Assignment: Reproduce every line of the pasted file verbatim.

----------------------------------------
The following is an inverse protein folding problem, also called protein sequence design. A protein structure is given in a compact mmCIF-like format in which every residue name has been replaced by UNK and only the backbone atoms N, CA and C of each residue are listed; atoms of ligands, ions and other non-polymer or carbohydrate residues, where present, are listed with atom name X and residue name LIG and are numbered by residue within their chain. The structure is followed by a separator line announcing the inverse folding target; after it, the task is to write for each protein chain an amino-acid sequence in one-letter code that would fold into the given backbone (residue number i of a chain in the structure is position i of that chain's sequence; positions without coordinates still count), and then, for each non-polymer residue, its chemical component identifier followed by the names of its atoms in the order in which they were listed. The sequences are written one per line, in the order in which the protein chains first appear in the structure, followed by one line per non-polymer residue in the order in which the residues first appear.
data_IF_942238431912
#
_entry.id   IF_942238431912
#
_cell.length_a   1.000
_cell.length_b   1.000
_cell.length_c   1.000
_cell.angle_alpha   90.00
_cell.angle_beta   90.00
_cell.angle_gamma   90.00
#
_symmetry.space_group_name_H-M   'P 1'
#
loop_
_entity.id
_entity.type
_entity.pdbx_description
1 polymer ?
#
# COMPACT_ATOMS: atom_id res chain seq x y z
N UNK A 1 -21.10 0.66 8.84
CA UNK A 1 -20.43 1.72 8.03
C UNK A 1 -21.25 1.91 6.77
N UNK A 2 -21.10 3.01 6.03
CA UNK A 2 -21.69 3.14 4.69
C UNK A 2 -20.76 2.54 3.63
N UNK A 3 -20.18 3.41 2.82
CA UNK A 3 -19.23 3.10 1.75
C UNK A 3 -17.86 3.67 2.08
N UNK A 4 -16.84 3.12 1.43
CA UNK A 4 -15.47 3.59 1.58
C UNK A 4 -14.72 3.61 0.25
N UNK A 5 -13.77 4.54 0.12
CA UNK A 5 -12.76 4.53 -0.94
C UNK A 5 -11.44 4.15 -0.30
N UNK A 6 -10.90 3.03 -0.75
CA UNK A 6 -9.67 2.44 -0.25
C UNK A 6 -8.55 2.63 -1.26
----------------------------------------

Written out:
The following is an inverse protein folding problem, also called protein sequence design. A protein structure is given in a compact mmCIF-like format in which every residue name has been replaced by UNK and only the backbone atoms N, CA and C of each residue are listed; atoms of ligands, ions and other non-polymer or carbohydrate residues, where present, are listed with atom name X and residue name LIG and are numbered by residue within their chain. The structure is followed by a separator line announcing the inverse folding target; after it, the task is to write for each protein chain an amino-acid sequence in one-letter code that would fold into the given backbone (residue number i of a chain in the structure is position i of that chain's sequence; positions without coordinates still count), and then, for each non-polymer residue, its chemical component identifier followed by the names of its atoms in the order in which they were listed. The sequences are written one per line, in the order in which the protein chains first appear in the structure, followed by one line per non-polymer residue in the order in which the residues first appear.
data_IF_942238431912
#
_entry.id   IF_942238431912
#
_cell.length_a   1.000
_cell.length_b   1.000
_cell.length_c   1.000
_cell.angle_alpha   90.00
_cell.angle_beta   90.00
_cell.angle_gamma   90.00
#
_symmetry.space_group_name_H-M   'P 1'
#
loop_
_entity.id
_entity.type
_entity.pdbx_description
1 polymer ?
#
# COMPACT_ATOMS: atom_id res chain seq x y z
N UNK A 1 -21.10 0.66 8.84
CA UNK A 1 -20.43 1.72 8.03
C UNK A 1 -21.25 1.91 6.77
N UNK A 2 -21.10 3.01 6.03
CA UNK A 2 -21.69 3.14 4.69
C UNK A 2 -20.76 2.54 3.63
N UNK A 3 -20.18 3.41 2.82
CA UNK A 3 -19.23 3.10 1.75
C UNK A 3 -17.86 3.67 2.08
N UNK A 4 -16.84 3.12 1.43
CA UNK A 4 -15.47 3.59 1.58
C UNK A 4 -14.72 3.61 0.25
N UNK A 5 -13.77 4.54 0.12
CA UNK A 5 -12.76 4.53 -0.94
C UNK A 5 -11.44 4.15 -0.30
N UNK A 6 -10.90 3.03 -0.75
CA UNK A 6 -9.67 2.44 -0.25
C UNK A 6 -8.55 2.63 -1.26